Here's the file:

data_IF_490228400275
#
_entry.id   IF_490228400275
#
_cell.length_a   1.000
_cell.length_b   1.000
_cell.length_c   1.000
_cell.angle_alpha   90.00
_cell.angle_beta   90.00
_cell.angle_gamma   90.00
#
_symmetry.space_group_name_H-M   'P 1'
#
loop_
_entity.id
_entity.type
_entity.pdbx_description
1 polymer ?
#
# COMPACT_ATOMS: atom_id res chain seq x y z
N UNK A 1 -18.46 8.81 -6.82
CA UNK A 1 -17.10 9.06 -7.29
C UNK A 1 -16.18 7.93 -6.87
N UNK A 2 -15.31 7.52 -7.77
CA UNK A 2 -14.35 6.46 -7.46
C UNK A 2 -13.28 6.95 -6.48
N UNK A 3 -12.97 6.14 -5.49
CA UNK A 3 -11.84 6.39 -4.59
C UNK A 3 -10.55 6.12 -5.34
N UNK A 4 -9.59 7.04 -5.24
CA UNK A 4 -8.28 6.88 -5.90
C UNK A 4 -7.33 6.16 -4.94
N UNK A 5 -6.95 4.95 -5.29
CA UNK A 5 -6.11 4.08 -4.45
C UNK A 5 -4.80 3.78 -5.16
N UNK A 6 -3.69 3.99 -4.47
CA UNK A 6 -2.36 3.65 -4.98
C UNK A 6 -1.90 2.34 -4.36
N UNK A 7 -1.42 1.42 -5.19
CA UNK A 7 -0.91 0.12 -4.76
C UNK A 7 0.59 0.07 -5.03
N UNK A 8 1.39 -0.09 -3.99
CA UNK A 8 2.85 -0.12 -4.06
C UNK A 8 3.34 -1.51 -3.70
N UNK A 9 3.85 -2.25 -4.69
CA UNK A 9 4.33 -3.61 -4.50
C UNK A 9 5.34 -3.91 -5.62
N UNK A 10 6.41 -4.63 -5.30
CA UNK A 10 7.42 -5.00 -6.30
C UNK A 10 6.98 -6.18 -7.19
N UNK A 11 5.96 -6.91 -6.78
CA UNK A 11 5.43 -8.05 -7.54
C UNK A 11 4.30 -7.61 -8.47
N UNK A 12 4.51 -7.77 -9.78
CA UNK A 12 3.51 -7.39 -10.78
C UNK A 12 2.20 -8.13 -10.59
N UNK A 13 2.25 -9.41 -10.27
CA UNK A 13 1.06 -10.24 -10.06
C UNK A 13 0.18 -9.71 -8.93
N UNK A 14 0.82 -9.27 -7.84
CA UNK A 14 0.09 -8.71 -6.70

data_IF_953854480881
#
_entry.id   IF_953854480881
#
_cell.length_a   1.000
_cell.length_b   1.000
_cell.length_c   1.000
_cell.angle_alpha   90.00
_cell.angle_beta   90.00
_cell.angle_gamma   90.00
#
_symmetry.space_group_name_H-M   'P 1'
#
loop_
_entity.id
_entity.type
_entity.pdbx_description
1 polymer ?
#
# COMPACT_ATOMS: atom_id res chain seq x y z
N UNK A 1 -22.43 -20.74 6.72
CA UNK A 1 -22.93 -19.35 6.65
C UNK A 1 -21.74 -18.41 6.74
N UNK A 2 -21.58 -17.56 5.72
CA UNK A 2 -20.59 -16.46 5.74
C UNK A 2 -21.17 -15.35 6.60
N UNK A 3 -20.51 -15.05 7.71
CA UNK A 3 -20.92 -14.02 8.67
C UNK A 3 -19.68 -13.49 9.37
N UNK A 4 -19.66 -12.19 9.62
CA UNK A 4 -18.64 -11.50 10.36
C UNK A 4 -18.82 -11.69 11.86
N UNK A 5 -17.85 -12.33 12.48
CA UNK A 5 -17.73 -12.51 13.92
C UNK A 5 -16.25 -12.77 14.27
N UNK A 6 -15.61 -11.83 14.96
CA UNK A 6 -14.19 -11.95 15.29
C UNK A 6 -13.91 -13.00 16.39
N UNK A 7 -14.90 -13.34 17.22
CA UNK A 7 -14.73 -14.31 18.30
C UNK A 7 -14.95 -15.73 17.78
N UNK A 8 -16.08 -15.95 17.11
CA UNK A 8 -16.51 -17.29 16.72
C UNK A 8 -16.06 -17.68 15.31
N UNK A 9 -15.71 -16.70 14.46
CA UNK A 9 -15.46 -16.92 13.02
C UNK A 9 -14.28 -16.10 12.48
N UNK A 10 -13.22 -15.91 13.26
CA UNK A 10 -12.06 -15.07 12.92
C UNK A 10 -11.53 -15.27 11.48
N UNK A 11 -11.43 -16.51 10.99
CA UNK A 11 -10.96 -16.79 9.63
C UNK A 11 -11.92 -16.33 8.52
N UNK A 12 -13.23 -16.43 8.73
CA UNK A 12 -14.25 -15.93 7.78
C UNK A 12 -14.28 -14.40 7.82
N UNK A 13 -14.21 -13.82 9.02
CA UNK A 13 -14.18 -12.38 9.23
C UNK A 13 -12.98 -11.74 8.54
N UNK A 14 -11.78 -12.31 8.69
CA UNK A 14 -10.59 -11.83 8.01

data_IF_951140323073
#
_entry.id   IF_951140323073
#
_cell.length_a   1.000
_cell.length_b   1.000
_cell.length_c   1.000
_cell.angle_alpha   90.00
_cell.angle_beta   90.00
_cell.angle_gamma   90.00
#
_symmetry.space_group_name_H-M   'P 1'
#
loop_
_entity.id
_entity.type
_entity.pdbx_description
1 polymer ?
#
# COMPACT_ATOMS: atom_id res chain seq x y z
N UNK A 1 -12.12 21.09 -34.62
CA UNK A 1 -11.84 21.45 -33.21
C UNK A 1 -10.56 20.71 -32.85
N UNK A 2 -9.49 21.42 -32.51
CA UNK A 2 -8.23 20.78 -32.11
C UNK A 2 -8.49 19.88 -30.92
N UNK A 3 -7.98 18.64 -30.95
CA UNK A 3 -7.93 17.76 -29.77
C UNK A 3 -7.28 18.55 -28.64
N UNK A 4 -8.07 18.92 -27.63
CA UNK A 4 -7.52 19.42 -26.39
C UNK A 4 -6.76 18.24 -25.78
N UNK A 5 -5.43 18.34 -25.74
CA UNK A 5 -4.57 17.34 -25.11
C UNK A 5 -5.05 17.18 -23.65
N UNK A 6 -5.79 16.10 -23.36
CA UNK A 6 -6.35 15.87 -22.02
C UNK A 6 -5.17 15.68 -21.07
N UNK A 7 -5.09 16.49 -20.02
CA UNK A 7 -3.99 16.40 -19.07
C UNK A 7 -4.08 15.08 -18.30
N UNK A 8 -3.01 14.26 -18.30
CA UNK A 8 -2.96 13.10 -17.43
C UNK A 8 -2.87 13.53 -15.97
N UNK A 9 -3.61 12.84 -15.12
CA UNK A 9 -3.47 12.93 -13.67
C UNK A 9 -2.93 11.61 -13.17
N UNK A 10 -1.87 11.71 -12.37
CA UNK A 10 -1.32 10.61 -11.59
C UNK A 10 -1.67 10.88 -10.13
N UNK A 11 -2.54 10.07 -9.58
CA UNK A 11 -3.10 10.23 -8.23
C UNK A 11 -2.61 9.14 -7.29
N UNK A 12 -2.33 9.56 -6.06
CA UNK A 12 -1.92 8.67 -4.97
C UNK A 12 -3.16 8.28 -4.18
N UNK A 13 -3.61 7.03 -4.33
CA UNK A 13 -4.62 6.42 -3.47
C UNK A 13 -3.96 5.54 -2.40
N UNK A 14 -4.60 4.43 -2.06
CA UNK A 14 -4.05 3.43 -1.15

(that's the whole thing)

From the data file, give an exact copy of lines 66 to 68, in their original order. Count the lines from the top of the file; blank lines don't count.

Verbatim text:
_cell.length_a   1.000
_cell.length_b   1.000
_cell.length_c   1.000